On their shared birthday, UW’s Keishawn Bierria cherishes memories of his late father

Back home in Southern California for Pac-12 Media Days, UW’s senior linebacker gets to spend some time with family on his birthday.

HOLLYWOOD, Calif. — Washington senior linebacker Keishawn Bierria was 8 when his father, Lowell, died of cancer on Christmas Day 2003.

On Wednesday, Keishawn turned 22. Lowell would have been 52 Wednesday, a day Keishawn has always enjoyed sharing with his father.

“It’s weighed on me a lot throughout my life, just being able share this day with him,” Keishawn said while representing the Huskies at Pac-12 media days at the Hollywood and Highland hotel. “I remember growing up, we used to always look forward to this day because we would have a dual party. It’s a blessing to me, to be able to share this day with my father, even though he’s not here.”

Keishawn, who took to Instagram to share a birthday message for his father, was the third of Lowell’s four boys growing up in nearby Carson, Calif.

Most Read Stories

Unlimited Digital Access. $1 for 4 weeks.

“We used to do a lot of fun stuff,” he said. “My dad was kind of like the crazy dad because he had a wild childhood growing up. Me and all my brothers, we’d get all our bikes together and do night riding at the beach on our bikes — (at) 5 or 6 years old, that’s pretty fun. Everything I did with my father was fun, though. We used to go to the movies. He’d be carry two boys in his arms and two followed him.”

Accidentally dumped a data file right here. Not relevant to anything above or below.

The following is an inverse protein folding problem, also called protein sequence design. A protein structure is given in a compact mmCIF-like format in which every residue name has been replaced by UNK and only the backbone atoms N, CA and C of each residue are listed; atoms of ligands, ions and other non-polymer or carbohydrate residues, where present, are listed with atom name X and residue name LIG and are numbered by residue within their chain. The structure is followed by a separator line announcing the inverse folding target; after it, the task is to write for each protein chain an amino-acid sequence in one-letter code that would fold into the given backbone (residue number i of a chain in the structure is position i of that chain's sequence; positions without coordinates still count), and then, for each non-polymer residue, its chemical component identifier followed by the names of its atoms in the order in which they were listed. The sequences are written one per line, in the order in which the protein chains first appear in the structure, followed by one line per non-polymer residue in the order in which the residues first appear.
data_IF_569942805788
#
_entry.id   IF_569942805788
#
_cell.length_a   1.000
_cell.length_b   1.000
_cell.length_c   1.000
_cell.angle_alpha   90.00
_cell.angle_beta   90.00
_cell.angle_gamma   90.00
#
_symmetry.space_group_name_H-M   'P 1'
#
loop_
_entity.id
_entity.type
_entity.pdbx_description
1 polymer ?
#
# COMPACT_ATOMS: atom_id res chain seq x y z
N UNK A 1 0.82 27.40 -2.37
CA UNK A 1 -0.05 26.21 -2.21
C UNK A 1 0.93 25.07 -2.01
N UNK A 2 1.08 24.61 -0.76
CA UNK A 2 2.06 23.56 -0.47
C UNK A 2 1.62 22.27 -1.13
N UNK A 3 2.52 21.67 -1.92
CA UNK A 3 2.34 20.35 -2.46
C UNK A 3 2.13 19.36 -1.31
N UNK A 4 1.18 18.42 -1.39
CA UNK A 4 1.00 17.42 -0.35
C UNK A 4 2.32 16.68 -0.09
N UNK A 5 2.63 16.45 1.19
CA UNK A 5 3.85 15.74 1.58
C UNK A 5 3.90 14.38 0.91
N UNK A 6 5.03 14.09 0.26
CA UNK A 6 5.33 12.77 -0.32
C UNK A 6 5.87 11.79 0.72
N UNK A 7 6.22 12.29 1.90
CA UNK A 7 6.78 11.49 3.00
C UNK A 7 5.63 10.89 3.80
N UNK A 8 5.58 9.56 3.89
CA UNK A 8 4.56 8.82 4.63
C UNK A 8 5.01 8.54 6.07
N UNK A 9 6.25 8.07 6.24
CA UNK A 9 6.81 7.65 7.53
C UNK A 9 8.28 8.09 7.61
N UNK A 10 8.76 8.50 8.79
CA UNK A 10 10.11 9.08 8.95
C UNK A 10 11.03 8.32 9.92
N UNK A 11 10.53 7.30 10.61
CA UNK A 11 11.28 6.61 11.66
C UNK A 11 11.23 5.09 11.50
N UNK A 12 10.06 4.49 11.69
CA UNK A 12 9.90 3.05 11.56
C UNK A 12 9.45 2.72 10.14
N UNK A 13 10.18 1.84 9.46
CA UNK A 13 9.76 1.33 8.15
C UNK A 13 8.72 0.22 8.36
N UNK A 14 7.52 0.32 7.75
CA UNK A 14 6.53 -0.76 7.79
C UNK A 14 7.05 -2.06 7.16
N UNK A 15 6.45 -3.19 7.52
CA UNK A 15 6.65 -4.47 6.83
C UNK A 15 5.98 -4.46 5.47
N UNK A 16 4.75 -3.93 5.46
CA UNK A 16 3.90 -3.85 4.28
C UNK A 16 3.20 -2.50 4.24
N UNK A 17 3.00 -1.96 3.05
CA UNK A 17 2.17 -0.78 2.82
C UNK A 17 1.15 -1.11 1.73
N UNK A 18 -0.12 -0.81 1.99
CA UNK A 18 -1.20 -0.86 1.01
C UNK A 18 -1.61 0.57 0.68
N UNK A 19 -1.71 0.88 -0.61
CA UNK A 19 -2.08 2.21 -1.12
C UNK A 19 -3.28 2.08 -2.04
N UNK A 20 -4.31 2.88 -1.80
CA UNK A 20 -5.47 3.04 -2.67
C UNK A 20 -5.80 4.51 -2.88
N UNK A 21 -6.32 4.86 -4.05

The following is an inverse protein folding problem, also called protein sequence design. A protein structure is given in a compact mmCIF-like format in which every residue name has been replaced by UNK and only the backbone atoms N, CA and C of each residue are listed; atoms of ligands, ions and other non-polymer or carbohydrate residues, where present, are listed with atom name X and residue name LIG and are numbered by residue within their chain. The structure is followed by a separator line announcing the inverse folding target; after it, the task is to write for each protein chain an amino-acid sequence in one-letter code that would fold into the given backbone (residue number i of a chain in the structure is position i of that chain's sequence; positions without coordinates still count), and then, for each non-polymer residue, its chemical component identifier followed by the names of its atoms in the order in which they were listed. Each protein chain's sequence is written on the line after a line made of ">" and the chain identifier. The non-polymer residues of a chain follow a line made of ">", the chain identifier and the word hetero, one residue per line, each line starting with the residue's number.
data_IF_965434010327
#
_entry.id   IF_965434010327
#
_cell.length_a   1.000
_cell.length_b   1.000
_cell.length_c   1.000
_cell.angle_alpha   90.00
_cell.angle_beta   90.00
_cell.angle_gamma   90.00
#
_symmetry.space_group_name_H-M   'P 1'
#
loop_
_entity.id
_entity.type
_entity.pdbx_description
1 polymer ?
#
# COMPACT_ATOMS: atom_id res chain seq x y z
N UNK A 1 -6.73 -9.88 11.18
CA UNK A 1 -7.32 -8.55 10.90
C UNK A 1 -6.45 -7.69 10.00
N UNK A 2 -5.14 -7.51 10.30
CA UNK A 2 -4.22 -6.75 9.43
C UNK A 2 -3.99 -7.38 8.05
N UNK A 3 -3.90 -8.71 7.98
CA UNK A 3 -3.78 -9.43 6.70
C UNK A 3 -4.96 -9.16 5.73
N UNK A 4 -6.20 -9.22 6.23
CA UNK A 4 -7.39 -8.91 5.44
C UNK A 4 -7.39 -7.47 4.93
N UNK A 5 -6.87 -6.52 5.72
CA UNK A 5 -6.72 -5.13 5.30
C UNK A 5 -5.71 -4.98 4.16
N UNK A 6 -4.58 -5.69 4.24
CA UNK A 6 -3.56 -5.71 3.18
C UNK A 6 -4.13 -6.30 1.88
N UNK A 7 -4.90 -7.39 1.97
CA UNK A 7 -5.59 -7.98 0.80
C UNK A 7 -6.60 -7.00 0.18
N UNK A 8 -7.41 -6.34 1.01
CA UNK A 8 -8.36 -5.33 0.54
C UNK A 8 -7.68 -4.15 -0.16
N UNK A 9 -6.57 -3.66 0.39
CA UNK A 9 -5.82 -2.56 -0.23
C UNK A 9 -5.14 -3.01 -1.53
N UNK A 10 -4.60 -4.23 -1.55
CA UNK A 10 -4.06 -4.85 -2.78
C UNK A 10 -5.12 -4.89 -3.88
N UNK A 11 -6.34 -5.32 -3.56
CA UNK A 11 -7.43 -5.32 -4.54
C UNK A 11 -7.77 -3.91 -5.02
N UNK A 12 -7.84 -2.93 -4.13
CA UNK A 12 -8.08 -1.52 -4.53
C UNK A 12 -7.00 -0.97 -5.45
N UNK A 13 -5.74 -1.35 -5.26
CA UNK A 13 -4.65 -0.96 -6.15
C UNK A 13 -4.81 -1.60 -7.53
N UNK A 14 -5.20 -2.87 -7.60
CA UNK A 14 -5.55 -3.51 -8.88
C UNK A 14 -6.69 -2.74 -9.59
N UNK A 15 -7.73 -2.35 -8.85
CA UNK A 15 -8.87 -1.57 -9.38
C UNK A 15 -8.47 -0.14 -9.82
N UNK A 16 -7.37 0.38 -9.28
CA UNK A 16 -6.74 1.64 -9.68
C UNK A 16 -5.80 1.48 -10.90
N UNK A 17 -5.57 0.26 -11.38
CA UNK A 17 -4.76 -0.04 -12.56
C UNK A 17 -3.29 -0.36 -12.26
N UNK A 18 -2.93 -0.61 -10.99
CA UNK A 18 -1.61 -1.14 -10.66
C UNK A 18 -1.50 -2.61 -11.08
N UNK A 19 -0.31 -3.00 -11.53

Bierria planned to spend Wednesday evening celebrating with his mom and the rest of his family. He’ll be home for a few days home before returning to Seattle on Sunday. On Monday, he will suit up for the start of his final UW fall camp.

In June, Bierria earned his undergraduate degree from UW. He walked with a handful of UW teammates — among them, Azeem Victor and John Ross III — during the university graduation ceremony at Husky Stadium. The next day, Bierria flew to Hawaii with other UW athletes for a monthlong study-abroad program to complete his minor degree in anthropology.

On Oahu, the group did farming work, restored a 600-year-old pond and taught water-safety courses to underprivileged youth. On the beach one day, Bierria said he, UW defensive lineman Vita Vea and former UW offensive lineman Micah Hatchie helped pull a young girl struggling in a riptide.

“The wave came up and crashed on top of her head,” Bierria…

Read the full article from the Source…

Leave a Reply

Your email address will not be published. Required fields are marked *